Helen Chavez, the widow of civil rights activist Cesar Chavez, died Monday at a hospital in Bakersfield, Calif., at the age of 88, the Los Angeles Times reports.
According to a statement from the Cesar Chavez Foundation, Helen Chavez died of natural causes, surrounded by family.
Chavez was known for helping her husband with the farmworkers union he founded—the National Farm Workers Association, now the United Farm Workers of America—keeping books, walking the picket line and even being arrested herself while raising their eight children, the Times reports.
She was, the Times notes, uncomfortable with media attention but still sometimes found herself thrust in the center of it alongside her husband, who led the union for 31 years.
“I want to see justice for the farmworkers,” she told a reporter for the Times in 1976, the site notes. “I was a farmworker and I know what it is like to work in the fields.”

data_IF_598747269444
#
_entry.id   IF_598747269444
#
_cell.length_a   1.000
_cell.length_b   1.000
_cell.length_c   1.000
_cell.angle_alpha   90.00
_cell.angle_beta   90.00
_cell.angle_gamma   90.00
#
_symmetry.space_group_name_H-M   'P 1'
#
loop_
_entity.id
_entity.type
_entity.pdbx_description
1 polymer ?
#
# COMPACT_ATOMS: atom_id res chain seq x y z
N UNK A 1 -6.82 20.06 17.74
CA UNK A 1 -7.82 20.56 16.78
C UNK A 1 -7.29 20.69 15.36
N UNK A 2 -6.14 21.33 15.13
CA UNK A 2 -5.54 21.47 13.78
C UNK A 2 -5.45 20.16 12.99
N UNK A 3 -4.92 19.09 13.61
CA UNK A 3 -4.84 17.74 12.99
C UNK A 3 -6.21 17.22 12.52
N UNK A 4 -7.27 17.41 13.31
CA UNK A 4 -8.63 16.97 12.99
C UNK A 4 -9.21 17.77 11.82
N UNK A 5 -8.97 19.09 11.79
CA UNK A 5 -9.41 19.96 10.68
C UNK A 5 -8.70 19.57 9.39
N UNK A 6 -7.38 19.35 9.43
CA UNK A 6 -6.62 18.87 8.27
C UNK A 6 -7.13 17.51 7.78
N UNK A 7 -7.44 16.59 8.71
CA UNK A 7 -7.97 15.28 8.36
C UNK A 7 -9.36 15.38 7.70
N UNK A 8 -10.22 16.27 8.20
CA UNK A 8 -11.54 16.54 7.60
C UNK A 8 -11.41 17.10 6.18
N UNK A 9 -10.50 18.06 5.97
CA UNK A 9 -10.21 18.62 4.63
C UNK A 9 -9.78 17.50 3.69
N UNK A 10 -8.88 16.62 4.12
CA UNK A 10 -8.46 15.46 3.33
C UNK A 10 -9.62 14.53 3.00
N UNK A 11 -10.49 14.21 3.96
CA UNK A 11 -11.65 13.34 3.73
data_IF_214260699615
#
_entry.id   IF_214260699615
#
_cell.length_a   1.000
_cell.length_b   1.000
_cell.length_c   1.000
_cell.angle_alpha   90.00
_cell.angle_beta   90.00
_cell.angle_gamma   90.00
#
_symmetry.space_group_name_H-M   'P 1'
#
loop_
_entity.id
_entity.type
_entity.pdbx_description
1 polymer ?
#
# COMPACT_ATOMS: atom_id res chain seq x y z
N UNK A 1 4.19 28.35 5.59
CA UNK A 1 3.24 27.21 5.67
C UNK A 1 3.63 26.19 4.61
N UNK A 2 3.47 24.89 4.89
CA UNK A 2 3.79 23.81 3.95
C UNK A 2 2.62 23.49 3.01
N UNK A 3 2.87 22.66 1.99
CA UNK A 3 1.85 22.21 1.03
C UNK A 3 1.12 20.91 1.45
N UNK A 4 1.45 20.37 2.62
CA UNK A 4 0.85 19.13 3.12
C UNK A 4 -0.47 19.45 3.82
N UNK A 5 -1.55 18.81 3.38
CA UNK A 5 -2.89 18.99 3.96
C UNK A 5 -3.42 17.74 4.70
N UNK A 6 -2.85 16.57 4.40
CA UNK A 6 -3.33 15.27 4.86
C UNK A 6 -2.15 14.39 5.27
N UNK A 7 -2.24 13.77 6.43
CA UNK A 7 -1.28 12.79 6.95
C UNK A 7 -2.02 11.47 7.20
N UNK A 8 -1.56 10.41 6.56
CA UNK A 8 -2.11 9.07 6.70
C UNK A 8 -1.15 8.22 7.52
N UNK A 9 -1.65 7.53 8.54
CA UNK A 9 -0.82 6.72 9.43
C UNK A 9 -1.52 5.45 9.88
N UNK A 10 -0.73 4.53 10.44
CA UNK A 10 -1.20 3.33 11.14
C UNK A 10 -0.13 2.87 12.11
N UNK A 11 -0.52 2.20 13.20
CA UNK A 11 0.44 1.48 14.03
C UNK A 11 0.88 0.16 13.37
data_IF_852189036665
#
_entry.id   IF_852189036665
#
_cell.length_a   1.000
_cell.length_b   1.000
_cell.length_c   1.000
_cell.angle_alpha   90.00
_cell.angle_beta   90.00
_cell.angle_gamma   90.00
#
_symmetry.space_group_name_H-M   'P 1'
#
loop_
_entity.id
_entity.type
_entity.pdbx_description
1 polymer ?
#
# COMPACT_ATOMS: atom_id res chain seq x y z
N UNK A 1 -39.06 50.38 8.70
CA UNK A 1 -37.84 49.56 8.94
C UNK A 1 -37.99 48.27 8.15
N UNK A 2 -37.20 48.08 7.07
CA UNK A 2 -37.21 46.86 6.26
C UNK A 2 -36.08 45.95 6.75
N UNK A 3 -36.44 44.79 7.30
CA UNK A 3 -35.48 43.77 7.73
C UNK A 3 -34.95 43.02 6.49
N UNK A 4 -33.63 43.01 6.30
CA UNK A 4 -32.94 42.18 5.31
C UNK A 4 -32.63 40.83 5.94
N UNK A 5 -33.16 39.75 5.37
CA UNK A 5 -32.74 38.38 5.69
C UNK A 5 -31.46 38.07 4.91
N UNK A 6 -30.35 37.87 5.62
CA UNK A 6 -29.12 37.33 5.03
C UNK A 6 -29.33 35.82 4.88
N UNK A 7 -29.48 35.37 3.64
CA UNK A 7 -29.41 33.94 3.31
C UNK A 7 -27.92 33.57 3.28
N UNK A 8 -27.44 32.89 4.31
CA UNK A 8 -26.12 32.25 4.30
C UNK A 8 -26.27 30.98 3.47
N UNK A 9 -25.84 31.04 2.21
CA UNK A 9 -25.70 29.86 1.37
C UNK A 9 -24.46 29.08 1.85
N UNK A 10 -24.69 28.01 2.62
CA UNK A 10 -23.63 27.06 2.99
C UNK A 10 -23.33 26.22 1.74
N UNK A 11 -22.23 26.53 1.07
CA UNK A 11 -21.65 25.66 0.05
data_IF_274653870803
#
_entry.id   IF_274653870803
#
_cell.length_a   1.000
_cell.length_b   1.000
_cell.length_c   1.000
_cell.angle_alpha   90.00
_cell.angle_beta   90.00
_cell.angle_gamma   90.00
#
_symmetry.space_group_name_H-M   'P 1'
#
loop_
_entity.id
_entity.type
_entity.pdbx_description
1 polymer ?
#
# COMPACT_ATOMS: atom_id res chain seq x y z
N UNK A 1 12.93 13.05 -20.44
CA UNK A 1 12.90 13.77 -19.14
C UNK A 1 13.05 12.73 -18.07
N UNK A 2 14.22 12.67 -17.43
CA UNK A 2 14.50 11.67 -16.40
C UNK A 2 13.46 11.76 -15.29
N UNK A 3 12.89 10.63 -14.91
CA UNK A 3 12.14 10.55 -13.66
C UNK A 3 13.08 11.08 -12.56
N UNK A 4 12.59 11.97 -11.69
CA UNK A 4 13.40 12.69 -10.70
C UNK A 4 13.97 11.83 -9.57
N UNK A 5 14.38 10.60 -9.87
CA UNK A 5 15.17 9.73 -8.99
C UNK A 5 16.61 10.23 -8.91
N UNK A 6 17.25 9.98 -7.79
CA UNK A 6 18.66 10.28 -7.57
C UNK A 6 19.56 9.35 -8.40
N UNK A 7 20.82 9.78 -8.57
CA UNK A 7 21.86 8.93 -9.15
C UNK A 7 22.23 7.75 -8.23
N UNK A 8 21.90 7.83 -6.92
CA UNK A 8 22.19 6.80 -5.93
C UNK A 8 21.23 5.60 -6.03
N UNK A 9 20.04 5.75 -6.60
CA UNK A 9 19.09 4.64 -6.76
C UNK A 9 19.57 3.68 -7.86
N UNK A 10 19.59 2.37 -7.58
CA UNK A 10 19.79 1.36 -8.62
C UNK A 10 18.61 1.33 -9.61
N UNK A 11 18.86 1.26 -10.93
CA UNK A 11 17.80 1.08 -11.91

Born Helen Fabela on Jan. 21, 1928, Chavez met her future husband at an ice cream parlor in Delano, Calif., in the early 1940s. The two were married in 1948.
Cesar Chavez died in 1993. The following year, Helen Chavez accepted the Medal of Freedom that he’d been awarded by President Bill Clinton.
Chavez is survived by seven of her children and numerous grandchildren and great-grandchildren.
Read more at the Los Angeles Times.